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If you've ever been within sniffing distance of someone slathering on nail polish, then you're more than familiar with the sickly sweet odor that can emanate from a single tiny bottle of varnish, a result of evaporating solvents wafting through the air.

One of these chemicals is toluene, a nervous-system toxin and Volatile Organic Compound that not only helps nail polish go on smoothly and adhere evenly to the nail, but is also used as an octane booster in gasoline fuels used in internal combustion engines. In addition to causing eye irritation, headaches, dizziness, and nausea, high amounts of toluene can also lead to birth defects, developmental abnormalities, along with liver and kidney damage. In fact, studies have noted an association between toluene exposure and an increased incidence of spontaneous abortions.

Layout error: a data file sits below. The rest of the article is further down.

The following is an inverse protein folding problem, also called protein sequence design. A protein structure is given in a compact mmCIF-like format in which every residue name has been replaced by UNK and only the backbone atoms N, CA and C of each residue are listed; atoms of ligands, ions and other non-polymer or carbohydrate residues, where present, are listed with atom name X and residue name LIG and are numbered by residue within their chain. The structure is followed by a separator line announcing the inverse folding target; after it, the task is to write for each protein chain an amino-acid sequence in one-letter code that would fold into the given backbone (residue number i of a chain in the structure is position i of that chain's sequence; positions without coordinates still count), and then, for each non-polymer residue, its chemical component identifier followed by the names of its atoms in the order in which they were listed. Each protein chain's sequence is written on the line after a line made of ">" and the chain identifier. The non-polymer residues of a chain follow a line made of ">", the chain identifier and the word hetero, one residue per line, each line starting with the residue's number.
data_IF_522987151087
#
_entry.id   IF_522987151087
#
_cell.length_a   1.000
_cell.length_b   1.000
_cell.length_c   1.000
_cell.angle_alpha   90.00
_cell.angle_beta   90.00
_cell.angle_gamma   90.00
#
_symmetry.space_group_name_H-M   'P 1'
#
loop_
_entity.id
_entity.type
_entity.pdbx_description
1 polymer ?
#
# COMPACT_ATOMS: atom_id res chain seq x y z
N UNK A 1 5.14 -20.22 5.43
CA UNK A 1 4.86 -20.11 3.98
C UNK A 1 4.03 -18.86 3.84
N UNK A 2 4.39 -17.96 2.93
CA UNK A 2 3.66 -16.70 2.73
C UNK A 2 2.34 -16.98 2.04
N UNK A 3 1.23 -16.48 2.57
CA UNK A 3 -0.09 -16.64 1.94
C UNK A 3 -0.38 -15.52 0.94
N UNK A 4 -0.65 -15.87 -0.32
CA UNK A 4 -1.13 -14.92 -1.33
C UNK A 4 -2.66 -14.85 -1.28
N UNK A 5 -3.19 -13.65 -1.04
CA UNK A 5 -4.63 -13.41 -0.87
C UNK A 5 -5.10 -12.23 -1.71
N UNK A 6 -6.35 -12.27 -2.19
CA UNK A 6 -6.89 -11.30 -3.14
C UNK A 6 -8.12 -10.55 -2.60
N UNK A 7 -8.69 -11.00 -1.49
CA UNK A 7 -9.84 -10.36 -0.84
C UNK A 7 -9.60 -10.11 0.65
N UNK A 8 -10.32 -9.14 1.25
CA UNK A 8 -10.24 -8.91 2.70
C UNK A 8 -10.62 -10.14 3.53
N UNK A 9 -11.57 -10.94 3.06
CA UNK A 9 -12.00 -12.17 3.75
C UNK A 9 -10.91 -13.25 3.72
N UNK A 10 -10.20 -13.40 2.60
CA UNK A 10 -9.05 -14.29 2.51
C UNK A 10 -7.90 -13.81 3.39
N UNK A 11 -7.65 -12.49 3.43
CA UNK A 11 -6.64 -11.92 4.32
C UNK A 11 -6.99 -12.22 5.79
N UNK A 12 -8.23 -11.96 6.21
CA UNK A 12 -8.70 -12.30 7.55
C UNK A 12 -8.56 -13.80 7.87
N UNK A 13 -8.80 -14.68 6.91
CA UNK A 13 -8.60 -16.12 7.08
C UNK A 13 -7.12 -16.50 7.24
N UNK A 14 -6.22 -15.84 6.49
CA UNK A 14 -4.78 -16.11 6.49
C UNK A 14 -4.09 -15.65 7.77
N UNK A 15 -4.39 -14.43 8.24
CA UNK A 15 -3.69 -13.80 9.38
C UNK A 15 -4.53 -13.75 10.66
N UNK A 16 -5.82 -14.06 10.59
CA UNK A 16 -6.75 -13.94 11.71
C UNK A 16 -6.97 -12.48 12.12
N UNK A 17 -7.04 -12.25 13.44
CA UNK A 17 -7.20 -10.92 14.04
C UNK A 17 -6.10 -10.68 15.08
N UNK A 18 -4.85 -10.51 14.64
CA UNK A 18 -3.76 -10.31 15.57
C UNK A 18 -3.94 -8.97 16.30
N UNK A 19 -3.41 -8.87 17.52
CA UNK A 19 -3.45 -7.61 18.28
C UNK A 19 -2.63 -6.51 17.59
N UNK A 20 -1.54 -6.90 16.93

Because of concerns over the damaging health effects that toluene-as well as formaldehyde and dibutyl phthalate-could pose to nail salon workers and just about every other woman on the planet, the European Union banned all three from use in cosmetics in 2004.

No such luck in the U.S. of A.-remember, the U.S. Food and Drug Association doesn't require that cosmetics products be tested for safety before they are sold-although some states, such as California, have instituted laws requiring companies to declare the use of compounds that appear on the state's Proposition 65 list of chemicals known to cause cancer, birth defects, or reproductive harm.

Tip: Toluene may appear on ingredients labels as phenylmethane, methylbenzene, or toluol.

Difficulty level: Easy